We have a relatively new gas boiler - 5 years old I think. This last
year I've been hearing a lot of gurgling in the pipes and I figured it
was time to bleed the system.
Well, I seem to have done more harm then good. I bled the upstairs
radiators and at first I heard some air come out - or maybe it went in
through the bleeder valve. I'm not sure. But now there is no heat at
all on the second floor which has 3 radiators. Downstairs seems to be
Upstairs I did not get any water coming out of the bleeder valves.
Downstairs I did get water coming out when I bled the radiators.
I am thinking the system must need a lot more water in it which I know
is supposed to fill automaticaly but maybe that part is not working.
Prior to my trying to do this we were getting some heat on the second
floor. Kind of strange. I think I must have let more air into the
system probably because it is already full of air and not functioning
I guess it's time to call a professionsal.
Any ideas what is going on here?
Thanks in advance,
The water level is likely low, is the pump running, what is the water
pressure when cold. Wait for it to cool and open up the feed, I have an
auto feed but dont trust it and keep the line valves to it closed, many
people keep them closed or lift up on the little bar across the top of
the feed valve to see if you can get it to feed water. With only air
comming out upstairs you are low on water, start by adding only 2lb note
pressure cold and hot. For 3 floors I run 12-14lb.
On Nov 22, 9:35 pm, email@example.com (m Ransley) wrote:
Where is the feed? I see a few turn valves and a few levers but I'm
not sure which one turns puts water into the system.
The pressure is almost 0!!
Water temp says 140 at the moment.
Thanks for the tip about cooling the system first. I was wondering
about that. Cold water in a hot boiler seems like it could spell
Should I call the expert here or is this really a do it your self
project for a moderately handi person? Actually moderately may be
overestimating my abilities.
Is the boiler also used for domestic hot water? If so, there are two feed
valves, one for domestic water, the other for the heating water. Follow
the cold water line to the boiler. It is probably running across the
ceiling and then drops down to the boiler. At some point, it will split
off. One valve will be on the line feeding the domestic water. It will be
full open. The other line will go through a setup (often made by Watts)
that has first, a fill valve that has a lever on the top, then a pressure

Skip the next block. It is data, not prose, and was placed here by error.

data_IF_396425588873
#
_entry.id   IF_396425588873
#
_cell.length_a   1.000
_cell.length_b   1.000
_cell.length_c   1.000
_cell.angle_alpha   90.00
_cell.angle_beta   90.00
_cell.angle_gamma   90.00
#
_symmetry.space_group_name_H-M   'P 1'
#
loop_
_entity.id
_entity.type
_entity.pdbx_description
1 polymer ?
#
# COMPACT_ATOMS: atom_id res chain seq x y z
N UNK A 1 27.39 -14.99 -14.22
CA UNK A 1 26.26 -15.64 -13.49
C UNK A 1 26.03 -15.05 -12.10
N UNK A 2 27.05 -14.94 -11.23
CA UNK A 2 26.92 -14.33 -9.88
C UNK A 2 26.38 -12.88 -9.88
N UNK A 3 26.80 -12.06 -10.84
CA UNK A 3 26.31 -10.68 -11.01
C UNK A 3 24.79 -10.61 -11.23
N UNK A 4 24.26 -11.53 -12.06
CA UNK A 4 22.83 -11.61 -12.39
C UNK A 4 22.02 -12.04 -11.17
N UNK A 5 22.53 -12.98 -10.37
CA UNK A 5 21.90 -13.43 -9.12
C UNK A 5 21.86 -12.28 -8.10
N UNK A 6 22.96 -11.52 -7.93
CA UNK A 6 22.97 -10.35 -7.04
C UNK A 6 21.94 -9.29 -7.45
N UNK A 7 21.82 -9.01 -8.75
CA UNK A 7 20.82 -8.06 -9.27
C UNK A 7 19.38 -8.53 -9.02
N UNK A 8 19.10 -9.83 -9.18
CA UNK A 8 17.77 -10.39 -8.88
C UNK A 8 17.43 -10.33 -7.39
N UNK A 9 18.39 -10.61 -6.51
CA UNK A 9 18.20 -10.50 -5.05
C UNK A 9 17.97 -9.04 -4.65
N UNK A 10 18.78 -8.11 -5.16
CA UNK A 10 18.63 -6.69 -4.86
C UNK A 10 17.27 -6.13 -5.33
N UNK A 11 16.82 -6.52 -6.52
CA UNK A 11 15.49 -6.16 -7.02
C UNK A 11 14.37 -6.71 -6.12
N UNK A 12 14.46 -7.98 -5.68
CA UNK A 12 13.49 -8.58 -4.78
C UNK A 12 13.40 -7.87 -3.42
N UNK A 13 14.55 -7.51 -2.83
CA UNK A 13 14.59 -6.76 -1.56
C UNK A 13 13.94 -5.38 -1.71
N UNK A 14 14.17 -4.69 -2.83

relief valve that have a pull handle on the top and may have a pipe on the
bottom to direct any blowoff. The feed valve is in that line ahead of this
assembly. In my case, the fill and pressure valve are on the back, but the
fill valve is on the front. Find it, and see if it is open. If it is
closed, when you do open it you will probably hear water running.
Once you are sure it is open, then you can go back and bleed the air. . It
may take a couple of tries to get all the air out. Do the bleeding cold,
but then turn the heat on and while the circulator is running, if you hear
air, bleed it again. If needed, again and again. Air sometimes get into
pockets. I have a baseboard system and it took four times to get the first
floor bled properly and the water to circulate properly. If there is not
enough water, the pump can cavitate and not push the water through.
You probably also have a drain valve on the return pipe of the heating
system. You may want to drain some water there while the pump is running.
That is where I finally got all the air out. Just open it a crack and it may
sputter as the water passes and air comes out.
Keep in mind, as long as you have some water in the system, you won't do any
damage so try it a few times before spending $100+ for a service call.
You have a hot water output pipe and cold return on the boiler. does
the pump run? The fill valve-valves should be on the boiler return
going to city supply. I would not just turn it on and leave it since you
could overfill it fast if your system is small, at 35lb your pressure
relief would open, you don`t realy want to get above 8-10 cold to start.
I run 12-15 on a boiler in a basement of a 3 story, less hight you need
less pressure. You only want enough water in it to get all the air out
and heat radiatore evenly when hot. I have never blead a system
cold,[but try it], and not running since pressure builds as the boiler
On Nov 23, 8:25 am, firstname.lastname@example.org (m Ransley) wrote:
The way mine is set up the cold water feed is turned on but there are 2
red valves on the way to the main line. One says "reducing" and the
other says "relief". So the cold water feed is already turned on but
it doesn't seem to be working properly.
Is there any thing else I can try to get some more water back into the
system? The pressure is reading zero so it must be very low.
I tried bleeding upstairs again and I heard a little air, but no water
came out and not much air really. Seems like if I wait 1/2 hour I get
a little pressure build up but nothing much, and no water yet upstairs.
Thanks for the feedback,
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